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The Most Manly Hobby Ever...AK-47 Build


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  • The Most Manly Hobby Ever...AK-47 Build

    I've been doing hobbyist level wood work all my life. I decided to mix it up and learn about metal, and what better way to do that than build/re-build a rifle? I know there's a few hustlers and roadmen in here, so I figured y'all might be interested, or may have already completed one yourself. Caution...factual information to follow...normal disclaimer. This is not legal advice. Do your own legal research.

    So the US government has made some strange laws about guns. If you "make" a firearm reciever, there's no registration requirements, and you can do pretty much what you want (exceptions include full auto, short barrels, required US parts counts and possibly others depending your location). If you "manufacture" a receiver, there's extra rules to follow. The difference is when you manufacture something, you intend to sell it. When you make it, it's for your own personal use. When you import a foreign weapon, there's even a more rules to follow, and some are outright banned. More info on US ATF gun laws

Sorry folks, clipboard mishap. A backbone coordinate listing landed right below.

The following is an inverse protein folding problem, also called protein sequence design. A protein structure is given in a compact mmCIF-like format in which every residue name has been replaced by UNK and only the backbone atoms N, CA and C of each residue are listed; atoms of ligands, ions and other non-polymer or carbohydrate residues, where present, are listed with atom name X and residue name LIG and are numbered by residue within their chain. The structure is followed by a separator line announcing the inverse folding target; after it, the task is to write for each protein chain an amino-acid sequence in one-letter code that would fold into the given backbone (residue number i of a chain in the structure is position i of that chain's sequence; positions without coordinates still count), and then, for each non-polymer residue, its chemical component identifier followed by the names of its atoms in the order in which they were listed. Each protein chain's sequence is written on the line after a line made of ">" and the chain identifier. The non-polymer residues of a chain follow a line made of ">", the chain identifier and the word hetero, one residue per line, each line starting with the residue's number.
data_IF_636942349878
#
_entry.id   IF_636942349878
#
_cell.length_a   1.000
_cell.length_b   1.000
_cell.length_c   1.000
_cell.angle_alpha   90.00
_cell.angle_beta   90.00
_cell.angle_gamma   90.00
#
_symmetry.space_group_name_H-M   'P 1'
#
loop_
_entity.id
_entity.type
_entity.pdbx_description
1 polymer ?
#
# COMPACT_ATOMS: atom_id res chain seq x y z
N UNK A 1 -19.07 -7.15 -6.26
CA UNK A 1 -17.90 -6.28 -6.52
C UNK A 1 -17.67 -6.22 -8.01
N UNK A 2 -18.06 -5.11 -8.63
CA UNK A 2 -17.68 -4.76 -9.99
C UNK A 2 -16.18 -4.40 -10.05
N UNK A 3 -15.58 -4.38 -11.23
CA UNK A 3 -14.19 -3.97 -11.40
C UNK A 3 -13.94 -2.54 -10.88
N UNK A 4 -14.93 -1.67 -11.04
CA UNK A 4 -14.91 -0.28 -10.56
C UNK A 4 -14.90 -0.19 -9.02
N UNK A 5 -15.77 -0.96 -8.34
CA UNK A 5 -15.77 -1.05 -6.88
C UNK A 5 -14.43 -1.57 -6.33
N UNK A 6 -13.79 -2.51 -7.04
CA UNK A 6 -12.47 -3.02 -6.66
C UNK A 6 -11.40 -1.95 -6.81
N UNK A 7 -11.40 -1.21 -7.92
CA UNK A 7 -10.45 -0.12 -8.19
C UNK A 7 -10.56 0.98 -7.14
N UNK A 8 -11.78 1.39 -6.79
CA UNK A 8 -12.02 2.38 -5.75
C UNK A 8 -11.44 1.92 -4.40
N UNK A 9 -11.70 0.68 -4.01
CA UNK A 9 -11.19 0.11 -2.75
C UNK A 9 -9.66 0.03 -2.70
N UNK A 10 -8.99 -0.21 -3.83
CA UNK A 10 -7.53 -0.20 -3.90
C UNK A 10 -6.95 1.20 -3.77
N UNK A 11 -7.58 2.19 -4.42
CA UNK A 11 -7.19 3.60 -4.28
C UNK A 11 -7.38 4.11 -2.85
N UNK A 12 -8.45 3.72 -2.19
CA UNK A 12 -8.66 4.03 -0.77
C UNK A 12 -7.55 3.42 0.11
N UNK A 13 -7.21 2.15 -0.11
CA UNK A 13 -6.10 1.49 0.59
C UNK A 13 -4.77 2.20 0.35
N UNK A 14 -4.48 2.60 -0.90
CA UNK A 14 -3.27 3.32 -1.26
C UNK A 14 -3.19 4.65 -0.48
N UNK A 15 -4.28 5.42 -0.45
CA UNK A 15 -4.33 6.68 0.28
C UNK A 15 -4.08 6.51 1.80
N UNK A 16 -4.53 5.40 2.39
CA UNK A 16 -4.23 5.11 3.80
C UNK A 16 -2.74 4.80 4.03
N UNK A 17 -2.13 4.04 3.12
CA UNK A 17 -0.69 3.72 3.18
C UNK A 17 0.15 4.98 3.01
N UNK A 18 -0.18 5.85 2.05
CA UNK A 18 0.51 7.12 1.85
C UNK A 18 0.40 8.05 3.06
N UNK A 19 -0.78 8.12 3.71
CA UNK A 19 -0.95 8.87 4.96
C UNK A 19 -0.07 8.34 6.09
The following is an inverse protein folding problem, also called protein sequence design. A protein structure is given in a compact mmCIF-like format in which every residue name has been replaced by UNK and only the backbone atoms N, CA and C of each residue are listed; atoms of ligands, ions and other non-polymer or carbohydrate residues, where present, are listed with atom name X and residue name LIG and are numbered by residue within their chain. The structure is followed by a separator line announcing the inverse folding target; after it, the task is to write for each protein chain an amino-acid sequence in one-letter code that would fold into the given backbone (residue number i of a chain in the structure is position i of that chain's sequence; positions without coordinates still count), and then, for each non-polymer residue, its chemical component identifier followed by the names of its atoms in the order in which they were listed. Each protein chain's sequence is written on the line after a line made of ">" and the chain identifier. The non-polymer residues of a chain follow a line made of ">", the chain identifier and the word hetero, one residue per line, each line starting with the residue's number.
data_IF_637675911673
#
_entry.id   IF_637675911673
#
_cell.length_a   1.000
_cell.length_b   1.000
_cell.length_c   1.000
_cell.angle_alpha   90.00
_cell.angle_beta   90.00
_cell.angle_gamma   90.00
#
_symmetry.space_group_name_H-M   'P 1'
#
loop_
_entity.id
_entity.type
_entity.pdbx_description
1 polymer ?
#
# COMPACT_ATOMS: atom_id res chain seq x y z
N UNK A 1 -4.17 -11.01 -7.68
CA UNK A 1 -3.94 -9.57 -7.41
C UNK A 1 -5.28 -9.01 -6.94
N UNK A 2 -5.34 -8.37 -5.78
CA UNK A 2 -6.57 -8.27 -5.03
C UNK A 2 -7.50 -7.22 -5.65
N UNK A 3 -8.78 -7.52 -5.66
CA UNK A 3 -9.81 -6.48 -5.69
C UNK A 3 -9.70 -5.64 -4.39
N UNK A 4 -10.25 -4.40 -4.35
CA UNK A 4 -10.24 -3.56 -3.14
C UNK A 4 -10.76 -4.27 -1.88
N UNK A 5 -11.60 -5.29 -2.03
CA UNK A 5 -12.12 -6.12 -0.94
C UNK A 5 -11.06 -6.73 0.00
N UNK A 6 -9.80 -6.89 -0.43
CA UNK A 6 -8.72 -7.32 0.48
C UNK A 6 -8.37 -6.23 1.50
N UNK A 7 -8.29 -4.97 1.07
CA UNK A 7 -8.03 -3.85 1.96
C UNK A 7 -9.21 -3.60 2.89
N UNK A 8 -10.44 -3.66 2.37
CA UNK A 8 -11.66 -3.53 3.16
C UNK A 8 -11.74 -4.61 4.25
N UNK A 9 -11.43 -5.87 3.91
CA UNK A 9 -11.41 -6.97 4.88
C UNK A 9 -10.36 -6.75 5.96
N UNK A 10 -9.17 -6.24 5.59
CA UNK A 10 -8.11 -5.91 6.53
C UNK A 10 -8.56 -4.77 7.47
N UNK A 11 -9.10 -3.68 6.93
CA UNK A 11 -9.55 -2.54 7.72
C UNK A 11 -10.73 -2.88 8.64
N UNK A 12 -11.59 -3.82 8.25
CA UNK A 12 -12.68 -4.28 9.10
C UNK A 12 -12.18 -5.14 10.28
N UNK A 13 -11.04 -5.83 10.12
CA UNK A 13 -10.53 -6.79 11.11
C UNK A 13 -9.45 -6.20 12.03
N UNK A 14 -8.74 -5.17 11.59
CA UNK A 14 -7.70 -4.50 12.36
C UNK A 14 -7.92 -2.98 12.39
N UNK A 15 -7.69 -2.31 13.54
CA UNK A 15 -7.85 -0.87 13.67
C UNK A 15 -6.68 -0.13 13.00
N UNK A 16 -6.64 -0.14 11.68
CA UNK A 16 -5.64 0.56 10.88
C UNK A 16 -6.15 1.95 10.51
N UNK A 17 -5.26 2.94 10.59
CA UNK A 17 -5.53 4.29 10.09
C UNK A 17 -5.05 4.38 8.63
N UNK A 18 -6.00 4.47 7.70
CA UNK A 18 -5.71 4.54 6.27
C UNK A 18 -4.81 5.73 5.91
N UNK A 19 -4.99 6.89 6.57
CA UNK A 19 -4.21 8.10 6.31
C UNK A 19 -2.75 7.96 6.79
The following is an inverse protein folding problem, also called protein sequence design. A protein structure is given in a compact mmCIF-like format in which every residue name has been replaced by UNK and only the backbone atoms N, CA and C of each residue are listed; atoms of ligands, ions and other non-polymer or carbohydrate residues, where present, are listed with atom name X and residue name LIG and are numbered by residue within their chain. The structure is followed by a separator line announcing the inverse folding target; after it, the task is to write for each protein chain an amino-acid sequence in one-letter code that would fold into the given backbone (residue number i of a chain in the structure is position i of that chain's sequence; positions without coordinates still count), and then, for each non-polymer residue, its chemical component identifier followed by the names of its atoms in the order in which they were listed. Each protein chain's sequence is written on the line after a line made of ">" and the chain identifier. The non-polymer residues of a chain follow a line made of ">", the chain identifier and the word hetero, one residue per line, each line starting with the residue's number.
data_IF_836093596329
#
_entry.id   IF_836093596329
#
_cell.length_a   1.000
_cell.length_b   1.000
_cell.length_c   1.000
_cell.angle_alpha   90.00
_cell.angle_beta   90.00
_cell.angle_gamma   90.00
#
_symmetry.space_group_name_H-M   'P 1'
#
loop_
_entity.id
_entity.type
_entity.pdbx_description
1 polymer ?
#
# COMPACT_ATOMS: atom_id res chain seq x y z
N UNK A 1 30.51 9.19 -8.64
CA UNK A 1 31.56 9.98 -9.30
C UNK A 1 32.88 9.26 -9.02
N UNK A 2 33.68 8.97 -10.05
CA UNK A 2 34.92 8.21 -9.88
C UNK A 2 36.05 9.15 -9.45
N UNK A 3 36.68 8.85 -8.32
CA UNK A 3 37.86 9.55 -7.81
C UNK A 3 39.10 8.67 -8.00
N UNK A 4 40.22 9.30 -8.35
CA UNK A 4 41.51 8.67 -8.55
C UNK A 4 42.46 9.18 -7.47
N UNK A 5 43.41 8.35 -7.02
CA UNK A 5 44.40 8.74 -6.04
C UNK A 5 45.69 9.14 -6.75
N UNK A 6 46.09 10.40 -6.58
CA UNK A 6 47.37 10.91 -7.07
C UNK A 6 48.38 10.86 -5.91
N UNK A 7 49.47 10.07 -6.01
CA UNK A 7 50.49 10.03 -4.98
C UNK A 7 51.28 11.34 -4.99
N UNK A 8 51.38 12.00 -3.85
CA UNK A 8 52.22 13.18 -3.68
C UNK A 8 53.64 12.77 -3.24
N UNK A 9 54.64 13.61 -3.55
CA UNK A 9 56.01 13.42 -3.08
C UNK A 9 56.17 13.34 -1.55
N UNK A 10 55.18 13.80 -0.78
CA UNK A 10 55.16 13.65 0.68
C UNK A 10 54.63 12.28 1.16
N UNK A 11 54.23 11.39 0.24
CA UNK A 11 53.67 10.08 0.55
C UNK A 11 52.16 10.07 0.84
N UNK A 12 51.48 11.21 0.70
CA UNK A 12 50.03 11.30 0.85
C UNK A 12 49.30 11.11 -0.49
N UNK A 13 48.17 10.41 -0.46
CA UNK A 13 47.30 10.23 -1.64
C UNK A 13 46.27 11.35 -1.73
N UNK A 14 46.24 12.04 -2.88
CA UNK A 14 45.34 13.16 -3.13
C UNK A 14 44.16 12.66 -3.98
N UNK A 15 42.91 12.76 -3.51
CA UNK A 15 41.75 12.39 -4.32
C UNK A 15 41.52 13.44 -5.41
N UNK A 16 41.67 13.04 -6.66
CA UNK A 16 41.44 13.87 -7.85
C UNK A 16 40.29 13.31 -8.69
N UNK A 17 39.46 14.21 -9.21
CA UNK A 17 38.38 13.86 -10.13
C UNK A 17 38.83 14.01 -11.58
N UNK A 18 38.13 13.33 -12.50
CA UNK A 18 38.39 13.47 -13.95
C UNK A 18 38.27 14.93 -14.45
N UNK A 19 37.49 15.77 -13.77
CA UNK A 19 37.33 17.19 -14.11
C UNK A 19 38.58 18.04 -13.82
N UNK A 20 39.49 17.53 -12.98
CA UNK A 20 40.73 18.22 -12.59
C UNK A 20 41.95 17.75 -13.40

Ultimately, if you called up your buddy Boris in Romania, and he sent you this, it would be illegal because Janet Reno said it was evil.

    But if you bought this and later turned it into a functioning rifle, that's totally legit (assuming you're of age and you haven't been convicted of a felony or domestic violence)

    (note- this pic includes full auto parts. You probably can't have that)

    To complete this, you need to make a receiver. The one I bought looks like this